Neither case is in point here. The main purpose of this trip so far as the appellant and Gloria Jordell were concerned was to obtain work for her as a prostitute in Superior, Wisconsin. That was the ultimate objective. While it had been first intended that they would cross no state lines and would merely telephone while in Duluth, Minnesota, exigencies of the situation made it necessary for them to cross into Wisconsin, pass through the City of Superior, Wisconsin, and return again into Minnesota. This, in the opinion of the Court, constituted interstate commerce and established a violation of the act. What was said by this Court in Neff v. United States, 8 Cir., 1939, 105 F.2d 688, 691, is appropriate to the present situation.
"The gist or gravamen of the offense with which the defendant was charged is the interstate transportation of a female for immoral purposes, and the offense is complete the moment the female has been transported across the state line with the immoral purpose or intent in the mind of the person responsible for her transportation."
See also Mellor v. United States, 8 Cir., 1947, 160 F.2d 757, 765, certiorari denied 331 U.S. 848, 67 S. Ct. 1734, 91 L. Ed. 1858, wherein the Court stated:
"The offense for which defendants were convicted was interstate transportation of the girls for an illicit purpose condemned by the statute and was complete when the party entered the State of Wyoming, regardless of the exact terminus of the trip."
The accomplishment of the illicit purpose is not necessary to the establishment of guilt. Cleveland v. United States, 1946, 329 U.S. 14, 20, 67 S. Ct. 13, 91 L. Ed. 12. The offense is complete upon the transportation in interstate commerce of a female as a result of the illicit motive. Wilson v. United States, 1914, 232 U.S. 563, 34 S. Ct. 347, 58 L. Ed. 728. Thus, in the instant case, the act of crossing the state line from Minnesota into Wisconsin, done in furtherance of the illicit motive, is sufficient to establish a violation of the Mann Act, even though the immoral purpose was never achieved.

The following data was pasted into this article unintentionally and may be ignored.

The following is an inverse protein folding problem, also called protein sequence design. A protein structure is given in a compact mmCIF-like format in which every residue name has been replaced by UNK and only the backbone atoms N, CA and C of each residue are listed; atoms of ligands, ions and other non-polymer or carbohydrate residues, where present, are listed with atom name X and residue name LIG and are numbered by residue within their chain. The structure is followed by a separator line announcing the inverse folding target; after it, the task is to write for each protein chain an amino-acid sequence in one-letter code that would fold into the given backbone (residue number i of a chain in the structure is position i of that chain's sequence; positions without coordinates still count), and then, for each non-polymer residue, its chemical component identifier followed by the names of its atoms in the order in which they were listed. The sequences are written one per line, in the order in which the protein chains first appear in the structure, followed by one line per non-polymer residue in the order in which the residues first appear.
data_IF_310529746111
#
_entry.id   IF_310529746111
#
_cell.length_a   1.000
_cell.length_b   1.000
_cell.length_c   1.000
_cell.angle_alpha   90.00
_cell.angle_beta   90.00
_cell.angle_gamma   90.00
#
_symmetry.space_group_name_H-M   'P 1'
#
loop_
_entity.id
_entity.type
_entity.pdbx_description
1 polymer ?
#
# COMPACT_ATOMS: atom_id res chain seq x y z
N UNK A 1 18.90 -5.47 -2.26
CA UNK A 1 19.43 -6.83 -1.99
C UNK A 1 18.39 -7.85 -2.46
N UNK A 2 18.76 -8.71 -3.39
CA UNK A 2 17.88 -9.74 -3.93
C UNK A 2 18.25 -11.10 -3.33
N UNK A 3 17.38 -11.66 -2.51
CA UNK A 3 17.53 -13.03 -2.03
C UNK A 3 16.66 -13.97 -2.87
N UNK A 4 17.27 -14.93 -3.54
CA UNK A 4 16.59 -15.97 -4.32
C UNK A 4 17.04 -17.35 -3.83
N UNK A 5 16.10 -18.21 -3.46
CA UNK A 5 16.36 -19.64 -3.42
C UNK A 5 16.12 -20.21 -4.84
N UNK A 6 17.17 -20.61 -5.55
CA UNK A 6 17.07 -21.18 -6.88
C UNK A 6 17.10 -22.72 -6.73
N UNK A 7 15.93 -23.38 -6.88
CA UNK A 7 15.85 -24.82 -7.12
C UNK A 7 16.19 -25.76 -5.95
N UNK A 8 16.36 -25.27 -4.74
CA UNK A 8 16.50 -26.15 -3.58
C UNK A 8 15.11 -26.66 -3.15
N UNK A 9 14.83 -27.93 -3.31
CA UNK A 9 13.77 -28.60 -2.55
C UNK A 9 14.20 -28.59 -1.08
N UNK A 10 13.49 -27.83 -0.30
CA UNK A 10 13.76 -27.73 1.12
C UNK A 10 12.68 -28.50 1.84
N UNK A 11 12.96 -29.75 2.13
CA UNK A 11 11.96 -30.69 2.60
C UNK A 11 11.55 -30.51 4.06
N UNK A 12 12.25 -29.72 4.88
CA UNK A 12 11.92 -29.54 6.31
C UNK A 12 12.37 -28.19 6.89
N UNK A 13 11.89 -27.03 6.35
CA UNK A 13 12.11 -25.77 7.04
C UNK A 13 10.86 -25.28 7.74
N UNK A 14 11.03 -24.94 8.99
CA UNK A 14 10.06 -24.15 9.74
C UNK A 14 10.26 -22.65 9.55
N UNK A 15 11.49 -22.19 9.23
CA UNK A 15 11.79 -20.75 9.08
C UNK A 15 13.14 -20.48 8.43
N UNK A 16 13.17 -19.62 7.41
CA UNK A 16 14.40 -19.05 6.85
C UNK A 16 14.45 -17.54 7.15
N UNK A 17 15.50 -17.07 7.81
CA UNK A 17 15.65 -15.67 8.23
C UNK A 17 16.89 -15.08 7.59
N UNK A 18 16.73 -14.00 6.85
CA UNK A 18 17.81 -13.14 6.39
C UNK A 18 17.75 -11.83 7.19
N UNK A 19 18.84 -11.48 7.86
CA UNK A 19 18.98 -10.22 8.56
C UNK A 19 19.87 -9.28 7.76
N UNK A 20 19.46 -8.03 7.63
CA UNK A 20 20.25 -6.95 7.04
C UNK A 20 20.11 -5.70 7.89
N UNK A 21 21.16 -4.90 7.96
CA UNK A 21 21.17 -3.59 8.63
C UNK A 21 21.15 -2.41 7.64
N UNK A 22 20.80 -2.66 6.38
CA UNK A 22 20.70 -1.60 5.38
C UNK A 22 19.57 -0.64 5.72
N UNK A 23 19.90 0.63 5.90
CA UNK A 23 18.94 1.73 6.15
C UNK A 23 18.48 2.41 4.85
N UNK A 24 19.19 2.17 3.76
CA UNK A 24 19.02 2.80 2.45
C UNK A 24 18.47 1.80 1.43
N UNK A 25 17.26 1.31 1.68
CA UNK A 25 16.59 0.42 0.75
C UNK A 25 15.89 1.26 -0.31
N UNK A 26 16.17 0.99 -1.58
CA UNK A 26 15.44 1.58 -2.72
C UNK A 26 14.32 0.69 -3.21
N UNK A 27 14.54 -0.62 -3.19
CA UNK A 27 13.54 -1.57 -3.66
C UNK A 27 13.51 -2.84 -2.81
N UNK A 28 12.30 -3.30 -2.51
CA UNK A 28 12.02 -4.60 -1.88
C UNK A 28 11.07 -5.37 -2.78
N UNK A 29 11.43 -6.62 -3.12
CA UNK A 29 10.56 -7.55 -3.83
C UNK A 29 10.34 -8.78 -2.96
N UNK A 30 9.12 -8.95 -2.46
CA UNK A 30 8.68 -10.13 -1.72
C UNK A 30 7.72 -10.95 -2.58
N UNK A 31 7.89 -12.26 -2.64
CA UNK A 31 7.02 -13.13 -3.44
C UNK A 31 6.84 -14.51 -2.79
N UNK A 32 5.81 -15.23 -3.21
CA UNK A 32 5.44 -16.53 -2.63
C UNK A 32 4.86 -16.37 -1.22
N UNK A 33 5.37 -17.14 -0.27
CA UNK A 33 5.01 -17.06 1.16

Appellant's claim for a new trial is predicated upon two bases: (1) That the trial court erred in permitting the witness, Marcella Martin, to state that she thought the term "job", as used in the conversation between the appellant and Gloria Jordell, meant "hustling and acting as a prostitute"; and, (2) That the trial court erred in questioning the defendant-witness Qualls concerning the reputation of the appellant on the north side of Minneapolis.
Neither contention presents a sound basis for a new trial. The testimony of Marcella Martin was properly admitted at the Court's discretion. While the ordinary rule confines the testimony of a lay witness to concrete facts within his knowledge or observation, the Court may rightly exercise a certain amount of latitude in permitting a witness to state his conclusions based upon common knowledge or experience. See United States v. Trenton Potteries, 1927, 273 U.S. 392, 407, 47 S. Ct. 377, 71 L. Ed. 700; Zimberg v. United States, 1 Cir., 1944, 142 F.2d 132, 135, certiorari denied 323 U.S. 712, 65 S. Ct. 38, 89 L. Ed. 573. This, we think, was a proper place for the Court to exercise such discretion.The term "job", as used here, had a connotation different from the ordinary usage of the term. Marcella Martin, being a close friend of Gloria Jordell and knowing of her association with the appellant, was in a position to know in what sense the term was being used and therefore was properly permitted to testify as to what she thought was meant by the term.
Complaint is also made of the trial court's questions put to the defendant-witness Qualls with reference to the reputation of the appellant Batsell on the north side in Minneapolis. We find nothing improper in the Court's questions. In the trial of any case, the judge has the responsibility of seeing that justice shall prevail and to that end may question the witnesses and may even express his opinion with reference to their testimony, provided, of course, that he makes it clear to the jury that they are the ultimate determiners of the facts in question. See Glasser v. United States, 1942, 315 U.S. 60, 62 S. Ct. 457, 86 L. Ed. 680; Fischer v. United States, 10 Cir., 1954, 212 F.2d 441, 444; Griffin v. United States, 83 U.S.App.D.C. 20, 164 F.2d 903, certiorari denied 333 U.S. 857, 68 S. Ct. 727, 92 L. Ed. 1137.
There being no error in the record, the conviction is affirmed.